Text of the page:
An early night was in order. M paddled over to her little tent on its small island of grass.

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2004 Travels July 10

SATURDAY 10 JULY     KARRATHA

We did a food shop in the morning – tedious but necessary. Refuelled – $1.08cpl.

Drove out to Dampier – the port for the export of iron ore from the inland Pilbara.

Had intended to take M to the processing plant for offshore gas, on the Burrup Peninsula, but the Visitor Centre we’d intended to visit was shut.

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Burrup Peninsula

We drove out along the rough track on the Peninsula for some way and had a good view back over the gas loading port.

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Ship loading LNG for export

Drove around Dampier town for a look.

Went back to Karratha in time to get the Weekend Australian, which came in on a late plane.


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2004 Travels July 9

FRIDAY 9 JULY     KARRATHA

John’s face was still very swollen and he was not happy.

I did the washing in the morning, to get that out of the way before we headed off for a couple of weeks of solid activity.

In the laundry, I was recognized and accosted by a lady who had stayed, with her friend, at Adels Grove, last year. They stayed for two or three nights in one of the creekside tents. They were from NZ and had been travelling Australia for more than two years. I didn’t actually recognize her, but so many travellers passed through.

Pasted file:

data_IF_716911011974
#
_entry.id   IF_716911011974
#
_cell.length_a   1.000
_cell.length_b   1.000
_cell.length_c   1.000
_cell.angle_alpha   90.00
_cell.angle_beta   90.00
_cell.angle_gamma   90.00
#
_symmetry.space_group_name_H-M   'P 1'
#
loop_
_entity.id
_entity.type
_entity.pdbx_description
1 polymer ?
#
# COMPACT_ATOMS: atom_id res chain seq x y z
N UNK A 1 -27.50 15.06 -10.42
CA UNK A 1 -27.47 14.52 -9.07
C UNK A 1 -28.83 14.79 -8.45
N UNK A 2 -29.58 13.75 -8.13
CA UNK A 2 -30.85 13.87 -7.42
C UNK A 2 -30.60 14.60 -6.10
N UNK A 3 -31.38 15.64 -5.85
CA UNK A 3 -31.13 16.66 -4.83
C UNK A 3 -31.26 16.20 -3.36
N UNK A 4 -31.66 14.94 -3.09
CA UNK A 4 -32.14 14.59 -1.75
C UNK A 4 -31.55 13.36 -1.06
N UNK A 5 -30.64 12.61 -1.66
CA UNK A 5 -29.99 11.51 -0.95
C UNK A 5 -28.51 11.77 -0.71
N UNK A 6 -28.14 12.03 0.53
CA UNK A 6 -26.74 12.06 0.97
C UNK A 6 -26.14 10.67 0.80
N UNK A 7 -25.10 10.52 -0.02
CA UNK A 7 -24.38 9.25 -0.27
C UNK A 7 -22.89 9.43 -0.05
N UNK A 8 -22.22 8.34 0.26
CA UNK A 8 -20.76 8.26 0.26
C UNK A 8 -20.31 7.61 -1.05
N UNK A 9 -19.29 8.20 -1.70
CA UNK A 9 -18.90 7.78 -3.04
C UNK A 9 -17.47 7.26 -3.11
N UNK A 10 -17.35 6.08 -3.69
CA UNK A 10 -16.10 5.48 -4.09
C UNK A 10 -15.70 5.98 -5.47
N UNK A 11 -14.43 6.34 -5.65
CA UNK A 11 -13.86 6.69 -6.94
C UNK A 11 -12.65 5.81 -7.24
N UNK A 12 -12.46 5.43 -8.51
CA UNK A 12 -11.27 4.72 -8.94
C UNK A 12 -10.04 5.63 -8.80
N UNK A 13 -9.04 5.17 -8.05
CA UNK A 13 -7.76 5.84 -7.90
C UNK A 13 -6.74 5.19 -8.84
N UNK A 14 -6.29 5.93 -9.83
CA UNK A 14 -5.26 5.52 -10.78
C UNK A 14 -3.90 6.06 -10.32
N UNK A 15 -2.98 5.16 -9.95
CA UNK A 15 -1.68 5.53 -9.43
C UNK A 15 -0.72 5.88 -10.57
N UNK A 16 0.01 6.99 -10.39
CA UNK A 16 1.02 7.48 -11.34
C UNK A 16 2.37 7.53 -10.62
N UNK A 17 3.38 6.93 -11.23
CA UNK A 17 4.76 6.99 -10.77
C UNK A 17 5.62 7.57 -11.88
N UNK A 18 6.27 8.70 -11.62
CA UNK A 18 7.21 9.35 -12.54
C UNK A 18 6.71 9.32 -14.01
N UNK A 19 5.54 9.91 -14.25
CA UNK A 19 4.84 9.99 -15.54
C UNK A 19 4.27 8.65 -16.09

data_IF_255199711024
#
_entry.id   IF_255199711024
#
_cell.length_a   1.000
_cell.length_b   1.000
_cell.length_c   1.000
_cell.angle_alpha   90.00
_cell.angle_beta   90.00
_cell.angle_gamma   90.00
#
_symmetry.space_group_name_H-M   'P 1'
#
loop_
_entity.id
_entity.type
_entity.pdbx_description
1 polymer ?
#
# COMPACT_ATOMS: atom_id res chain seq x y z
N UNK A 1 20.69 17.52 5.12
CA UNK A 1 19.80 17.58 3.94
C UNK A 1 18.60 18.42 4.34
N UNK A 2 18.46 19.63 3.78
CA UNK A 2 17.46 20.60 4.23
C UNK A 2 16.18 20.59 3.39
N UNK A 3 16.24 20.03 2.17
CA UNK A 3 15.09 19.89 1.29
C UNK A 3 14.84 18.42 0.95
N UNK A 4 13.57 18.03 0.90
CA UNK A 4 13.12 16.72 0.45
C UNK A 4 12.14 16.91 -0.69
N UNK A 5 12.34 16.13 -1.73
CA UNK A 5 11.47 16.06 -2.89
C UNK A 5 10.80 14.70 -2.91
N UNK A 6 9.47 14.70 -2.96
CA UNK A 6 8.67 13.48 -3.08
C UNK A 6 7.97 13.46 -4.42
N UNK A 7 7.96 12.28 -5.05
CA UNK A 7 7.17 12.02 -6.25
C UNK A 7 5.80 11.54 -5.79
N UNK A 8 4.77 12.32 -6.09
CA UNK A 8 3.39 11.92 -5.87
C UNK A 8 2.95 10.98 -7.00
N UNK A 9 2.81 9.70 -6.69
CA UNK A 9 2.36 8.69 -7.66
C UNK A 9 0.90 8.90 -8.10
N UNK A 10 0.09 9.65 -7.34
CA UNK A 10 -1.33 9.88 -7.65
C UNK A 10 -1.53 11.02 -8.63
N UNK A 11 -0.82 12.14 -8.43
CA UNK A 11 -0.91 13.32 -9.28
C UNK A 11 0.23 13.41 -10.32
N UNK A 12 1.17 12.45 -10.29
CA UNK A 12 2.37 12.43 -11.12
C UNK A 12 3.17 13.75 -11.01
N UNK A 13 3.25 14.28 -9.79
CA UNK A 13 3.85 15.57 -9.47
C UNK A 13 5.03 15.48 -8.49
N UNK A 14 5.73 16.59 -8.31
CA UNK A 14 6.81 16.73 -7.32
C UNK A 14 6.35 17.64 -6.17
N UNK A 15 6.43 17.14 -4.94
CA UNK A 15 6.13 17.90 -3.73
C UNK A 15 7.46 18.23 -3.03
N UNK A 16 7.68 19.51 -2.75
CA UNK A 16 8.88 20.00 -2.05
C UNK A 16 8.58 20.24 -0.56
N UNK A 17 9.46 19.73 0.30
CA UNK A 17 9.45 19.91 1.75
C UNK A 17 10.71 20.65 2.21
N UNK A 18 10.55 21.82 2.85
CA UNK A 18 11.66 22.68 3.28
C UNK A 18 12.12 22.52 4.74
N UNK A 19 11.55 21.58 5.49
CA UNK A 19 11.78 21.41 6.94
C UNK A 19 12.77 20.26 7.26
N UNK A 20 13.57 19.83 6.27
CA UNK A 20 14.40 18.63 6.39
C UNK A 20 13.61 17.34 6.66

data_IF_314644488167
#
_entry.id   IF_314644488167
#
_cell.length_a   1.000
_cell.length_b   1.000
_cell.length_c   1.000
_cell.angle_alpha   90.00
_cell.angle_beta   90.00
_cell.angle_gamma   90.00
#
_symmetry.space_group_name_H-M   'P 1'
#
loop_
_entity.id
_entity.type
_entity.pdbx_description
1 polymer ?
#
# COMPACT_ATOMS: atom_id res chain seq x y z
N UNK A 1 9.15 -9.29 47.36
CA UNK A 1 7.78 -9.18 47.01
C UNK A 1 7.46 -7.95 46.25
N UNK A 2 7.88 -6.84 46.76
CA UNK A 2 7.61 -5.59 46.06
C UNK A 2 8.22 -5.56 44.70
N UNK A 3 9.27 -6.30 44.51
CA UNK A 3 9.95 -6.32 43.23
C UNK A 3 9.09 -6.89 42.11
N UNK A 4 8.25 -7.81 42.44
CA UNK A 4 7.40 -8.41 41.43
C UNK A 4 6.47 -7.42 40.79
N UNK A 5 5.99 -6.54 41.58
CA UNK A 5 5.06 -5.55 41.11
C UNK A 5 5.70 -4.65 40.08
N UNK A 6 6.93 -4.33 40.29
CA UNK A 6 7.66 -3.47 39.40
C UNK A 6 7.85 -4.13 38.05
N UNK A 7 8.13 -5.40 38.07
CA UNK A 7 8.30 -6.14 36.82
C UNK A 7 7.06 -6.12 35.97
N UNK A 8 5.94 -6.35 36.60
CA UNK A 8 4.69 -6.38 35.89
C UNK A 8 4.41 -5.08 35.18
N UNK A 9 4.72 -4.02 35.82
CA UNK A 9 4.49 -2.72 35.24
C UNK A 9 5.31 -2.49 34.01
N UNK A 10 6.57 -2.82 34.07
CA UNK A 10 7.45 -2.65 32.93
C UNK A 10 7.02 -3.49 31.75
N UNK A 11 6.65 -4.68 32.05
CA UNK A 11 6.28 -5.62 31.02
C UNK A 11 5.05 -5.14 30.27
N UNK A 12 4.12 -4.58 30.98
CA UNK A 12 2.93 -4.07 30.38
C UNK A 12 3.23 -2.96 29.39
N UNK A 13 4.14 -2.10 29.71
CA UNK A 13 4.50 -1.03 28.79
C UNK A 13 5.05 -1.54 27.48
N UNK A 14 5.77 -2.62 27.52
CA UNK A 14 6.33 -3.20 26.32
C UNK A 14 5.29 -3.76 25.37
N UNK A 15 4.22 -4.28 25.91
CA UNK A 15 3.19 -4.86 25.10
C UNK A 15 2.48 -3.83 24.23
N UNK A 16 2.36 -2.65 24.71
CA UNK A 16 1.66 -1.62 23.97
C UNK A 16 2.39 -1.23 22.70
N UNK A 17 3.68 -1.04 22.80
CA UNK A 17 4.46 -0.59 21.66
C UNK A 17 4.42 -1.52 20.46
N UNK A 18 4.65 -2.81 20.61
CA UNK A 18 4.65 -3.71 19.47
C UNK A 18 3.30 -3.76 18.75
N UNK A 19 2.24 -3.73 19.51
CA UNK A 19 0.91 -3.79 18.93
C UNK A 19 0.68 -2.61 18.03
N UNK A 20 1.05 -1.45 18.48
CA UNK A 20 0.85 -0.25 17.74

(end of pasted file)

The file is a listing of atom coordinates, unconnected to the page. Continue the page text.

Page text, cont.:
We rearranged Truck contents to fit a passenger onto the back seat. As usual, when travelling, we had removed the two seat part of the back seat, leaving just the seat for one, and packing gear like spare clothes into the space. Things like the picnic basket, folders of maps usually sat on the spare seat, with the picnic table, boxes of spare fuses and hose attachments, small tool kit, spare torch and so on, in the foot well and wedged in front of the seat. Those items all needed temporary relocation.

Went to the shops. Still no mail, so had to do a redirect – to Newman PO. How long DID it take to get an Express Mail delivery from Melbourne to Karratha?

I posted some more gifts off to the family – birthday card and cheque to daughter in law, knitted jumper I’d recently finished for grandaughter, a booklet on El Questro for son, and a note to them.

After late lunch, drove off to the airport to meet M’s plane, which arrived at 4pm. We were surprised to see that it was a 737 – and it was full!

We went straight back to camp. M pitched her tent on the corner of our site. It fitted in well. She settled in with us straight from the start.

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Karratha camp

The NZ ladies came across to have Happy Hour with us and stayed for nearly two hours. It was very pleasant. They were interested in Trakmaster vans.

Went out and bought fish and chips for tea. Pretty expensive here, but very nice fish and not too greasy.

After tea, we squeezed one of the camp chairs into the van so we could all watch “Old Dogs” – such a funny program.


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2004 Travels July 8

THURSDAY 8 JULY   NANUTARRA RH TO KARRATHA   280kms

When we woke in the morning, it was not raining, but was still really muddy.

According to the radio news, the highway just north of Carnarvon had been cut by floods.